Home » Posts tagged 'Neeraj Mehta'
Tag Archives: Neeraj Mehta
It’s October! For the last seven years and this being the eighth, month of October has been particularly exciting for Open Access lovers, who continue to look forward to Open Access Week.
Open Access as a movement has been evolving rapidly; many startups are leveraging the movement, some of the significant startups of the last year are RockYourPaper.org an Open Access search engine, Openaccessbutton and Open Access publisher PeerJ.
Open Access Week celebrates the success of the movement and sets the tone. The whole week remains exciting and full of activities which include talks, seminars, symposia, or the announcement of milestones in open access. For instance, the Royal Society chose Open Access Week 2011 to announce that they would release the digitized backfiles of their archives, dating back from 1665 till 1941.
Open Access Week provides an opportunity for Academics, researchers, and curious minds to take positive action and to keep this momentum moving forward and make open access the norm in academic and research.
This year on October 20th, from 3:00 to 4:00pm EDT, SPARC and the World Bank will co-host the official kickoff event for International Open Access Week 2014. Open Access Week is from October 20th till October 26th.
Theme for the year 2014 is “Generation Open”. Discussions will focus on the importance of students and early career researchers in their transition to Open Access and how changes in scholarly publishing affect scholars and researchers at different stages of their careers.
“A truly open research literature and scholarly communication system will not only benefit the individual researchers but society as a whole, inducing the seed of knowledge.” says Neeraj Mehta – Co-Founder of RockYourPaper.
Graham Steel, a tireless advocate for Open Access who believes in sharing information as widely and as easily as possible. He firmly believes that paywalls stifle innovation and progress in science.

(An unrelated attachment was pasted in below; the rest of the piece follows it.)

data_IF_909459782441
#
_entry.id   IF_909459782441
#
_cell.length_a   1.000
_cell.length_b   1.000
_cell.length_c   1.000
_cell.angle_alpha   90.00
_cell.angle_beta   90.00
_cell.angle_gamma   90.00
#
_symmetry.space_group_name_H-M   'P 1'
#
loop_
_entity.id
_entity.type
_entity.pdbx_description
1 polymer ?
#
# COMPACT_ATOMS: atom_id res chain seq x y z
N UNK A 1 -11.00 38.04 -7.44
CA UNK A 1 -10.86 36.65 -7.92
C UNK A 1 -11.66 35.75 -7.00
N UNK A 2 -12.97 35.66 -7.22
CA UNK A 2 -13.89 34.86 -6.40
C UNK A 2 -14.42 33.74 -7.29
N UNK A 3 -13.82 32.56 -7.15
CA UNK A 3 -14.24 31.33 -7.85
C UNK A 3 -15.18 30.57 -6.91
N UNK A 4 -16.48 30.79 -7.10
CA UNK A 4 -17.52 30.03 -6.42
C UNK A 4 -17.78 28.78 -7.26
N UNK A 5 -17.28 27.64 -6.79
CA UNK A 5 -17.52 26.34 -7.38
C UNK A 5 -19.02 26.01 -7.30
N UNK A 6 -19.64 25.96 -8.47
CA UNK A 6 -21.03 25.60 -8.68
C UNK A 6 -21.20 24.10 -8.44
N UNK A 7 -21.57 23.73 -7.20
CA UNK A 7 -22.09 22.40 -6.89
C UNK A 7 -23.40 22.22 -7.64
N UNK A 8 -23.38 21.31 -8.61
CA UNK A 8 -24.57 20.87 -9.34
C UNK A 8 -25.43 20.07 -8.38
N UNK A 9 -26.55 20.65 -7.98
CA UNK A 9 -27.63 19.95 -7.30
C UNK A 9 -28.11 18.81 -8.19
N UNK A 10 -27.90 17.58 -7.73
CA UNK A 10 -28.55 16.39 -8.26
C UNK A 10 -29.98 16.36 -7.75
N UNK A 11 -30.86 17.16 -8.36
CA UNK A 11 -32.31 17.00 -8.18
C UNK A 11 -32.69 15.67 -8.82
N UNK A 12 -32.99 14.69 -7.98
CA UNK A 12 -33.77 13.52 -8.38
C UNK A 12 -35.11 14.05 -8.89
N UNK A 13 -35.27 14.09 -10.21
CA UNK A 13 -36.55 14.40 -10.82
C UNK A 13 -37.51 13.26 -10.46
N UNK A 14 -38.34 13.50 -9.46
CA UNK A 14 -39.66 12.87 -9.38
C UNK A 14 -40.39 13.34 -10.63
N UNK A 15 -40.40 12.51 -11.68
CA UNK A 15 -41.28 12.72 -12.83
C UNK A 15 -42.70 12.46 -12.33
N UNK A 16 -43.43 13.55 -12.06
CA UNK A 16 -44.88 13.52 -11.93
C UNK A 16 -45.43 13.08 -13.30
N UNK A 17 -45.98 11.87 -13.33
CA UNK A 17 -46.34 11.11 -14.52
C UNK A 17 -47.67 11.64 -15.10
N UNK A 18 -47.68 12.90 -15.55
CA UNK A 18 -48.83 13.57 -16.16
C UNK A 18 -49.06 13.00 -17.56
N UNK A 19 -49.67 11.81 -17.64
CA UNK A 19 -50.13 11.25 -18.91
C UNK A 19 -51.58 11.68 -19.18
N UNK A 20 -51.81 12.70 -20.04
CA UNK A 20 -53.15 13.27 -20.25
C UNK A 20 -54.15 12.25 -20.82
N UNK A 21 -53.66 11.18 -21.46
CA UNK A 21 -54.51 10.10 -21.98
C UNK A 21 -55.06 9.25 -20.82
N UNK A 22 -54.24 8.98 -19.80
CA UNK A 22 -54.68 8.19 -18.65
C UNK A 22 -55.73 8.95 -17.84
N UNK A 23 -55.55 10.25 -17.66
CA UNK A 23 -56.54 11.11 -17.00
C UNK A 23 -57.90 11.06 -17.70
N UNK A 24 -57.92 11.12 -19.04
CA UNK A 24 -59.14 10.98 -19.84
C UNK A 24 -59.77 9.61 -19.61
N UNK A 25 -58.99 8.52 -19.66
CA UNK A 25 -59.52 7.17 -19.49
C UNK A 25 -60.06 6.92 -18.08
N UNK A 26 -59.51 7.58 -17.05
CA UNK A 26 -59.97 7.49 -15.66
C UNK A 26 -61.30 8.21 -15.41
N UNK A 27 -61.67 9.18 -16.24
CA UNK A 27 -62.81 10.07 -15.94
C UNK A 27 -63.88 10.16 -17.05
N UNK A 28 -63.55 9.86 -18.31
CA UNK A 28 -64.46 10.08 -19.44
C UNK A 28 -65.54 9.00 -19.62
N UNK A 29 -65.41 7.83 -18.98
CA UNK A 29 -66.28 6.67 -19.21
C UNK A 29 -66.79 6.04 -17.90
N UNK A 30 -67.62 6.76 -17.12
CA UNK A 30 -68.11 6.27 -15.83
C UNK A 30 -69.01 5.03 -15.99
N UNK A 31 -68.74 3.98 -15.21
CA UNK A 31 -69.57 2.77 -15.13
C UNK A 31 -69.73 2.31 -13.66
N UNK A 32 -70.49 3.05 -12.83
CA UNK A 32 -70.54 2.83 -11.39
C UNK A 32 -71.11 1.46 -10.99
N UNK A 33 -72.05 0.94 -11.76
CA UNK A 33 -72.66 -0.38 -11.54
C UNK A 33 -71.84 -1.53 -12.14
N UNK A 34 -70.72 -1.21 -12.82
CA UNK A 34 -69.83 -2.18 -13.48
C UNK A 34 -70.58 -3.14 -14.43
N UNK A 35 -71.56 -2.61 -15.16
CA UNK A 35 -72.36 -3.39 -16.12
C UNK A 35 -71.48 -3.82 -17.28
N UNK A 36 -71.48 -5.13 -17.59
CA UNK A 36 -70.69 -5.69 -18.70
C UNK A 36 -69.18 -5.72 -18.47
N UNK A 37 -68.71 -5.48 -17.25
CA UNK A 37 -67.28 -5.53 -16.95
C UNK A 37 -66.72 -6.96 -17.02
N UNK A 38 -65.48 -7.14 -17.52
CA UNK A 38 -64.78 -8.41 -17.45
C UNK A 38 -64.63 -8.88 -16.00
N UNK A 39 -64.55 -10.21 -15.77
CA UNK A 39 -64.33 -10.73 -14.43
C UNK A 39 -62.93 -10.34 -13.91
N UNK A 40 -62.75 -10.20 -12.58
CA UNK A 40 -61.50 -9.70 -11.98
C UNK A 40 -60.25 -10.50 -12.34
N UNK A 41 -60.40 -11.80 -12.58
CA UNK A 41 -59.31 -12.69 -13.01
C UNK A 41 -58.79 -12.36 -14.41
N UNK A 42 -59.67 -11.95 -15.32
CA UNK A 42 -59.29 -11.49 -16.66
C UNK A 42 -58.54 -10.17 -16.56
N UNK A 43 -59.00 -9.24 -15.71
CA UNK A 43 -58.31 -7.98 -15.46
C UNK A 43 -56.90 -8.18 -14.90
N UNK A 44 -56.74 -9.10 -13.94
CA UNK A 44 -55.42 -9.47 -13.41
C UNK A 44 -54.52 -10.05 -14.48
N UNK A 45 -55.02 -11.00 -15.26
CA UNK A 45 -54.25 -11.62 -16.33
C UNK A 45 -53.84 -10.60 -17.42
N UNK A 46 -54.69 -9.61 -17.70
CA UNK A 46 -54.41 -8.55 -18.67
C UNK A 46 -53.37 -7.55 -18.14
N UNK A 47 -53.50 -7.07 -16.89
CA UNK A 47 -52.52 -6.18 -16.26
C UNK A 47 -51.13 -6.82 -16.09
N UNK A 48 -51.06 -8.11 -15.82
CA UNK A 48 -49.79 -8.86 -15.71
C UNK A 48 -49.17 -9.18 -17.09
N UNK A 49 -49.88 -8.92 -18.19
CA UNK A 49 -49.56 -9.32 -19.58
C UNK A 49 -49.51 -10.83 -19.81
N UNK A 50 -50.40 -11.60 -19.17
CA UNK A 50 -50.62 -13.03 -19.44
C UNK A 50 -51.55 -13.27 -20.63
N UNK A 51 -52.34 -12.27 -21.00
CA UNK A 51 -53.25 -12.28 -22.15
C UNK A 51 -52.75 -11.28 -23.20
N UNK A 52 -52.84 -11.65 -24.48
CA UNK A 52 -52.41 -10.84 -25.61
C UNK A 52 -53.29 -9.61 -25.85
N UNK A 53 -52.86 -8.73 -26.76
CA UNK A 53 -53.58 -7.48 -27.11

“At the very moment that most of us carry access to a global information network in our pockets, our ability to tap into the world’s knowledge is eliminated. And it’s not an accident. It’s on purpose. This situation is known as the “price crisis” in scholarly publishing, and it’s hurting the average citizen.” says Steel.
So let us not be content to wait and see what will happen, but give us the determination to make the right things happen. Click here to register with OpenAccessWeek and start contributing.
Author Nadeera Nilupamali is the Co-founder and the Community Manager of RockYourPaper . She can be reached on email@example.com
2013 started on a bad news with the death of Aaron Swartz’, however was a good year for academic publishing. Many important announcements were made, a lot of things were tried for good or for bad. Take down notice to Academia from Elsevier was one of those attempts where the biggest commercial publisher tried to safeguard it’s commercial interest. It was seen as a bad move, as Elseiver was seen as to curb the free flow of knowledge. However, when you look from another point of view, Academia.edu is also a “for profit” company and by allowing academics to upload their research papers and circulate them publicly (copyright of that was of course with Elsevier) it deliberately (or may be not so deliberately) indulged in a practice which served it’s profits in a way. However, towards the fag end of 2013 Elsevier also announced flipping of 7 of it’s subscription journals to Open Access from 2014.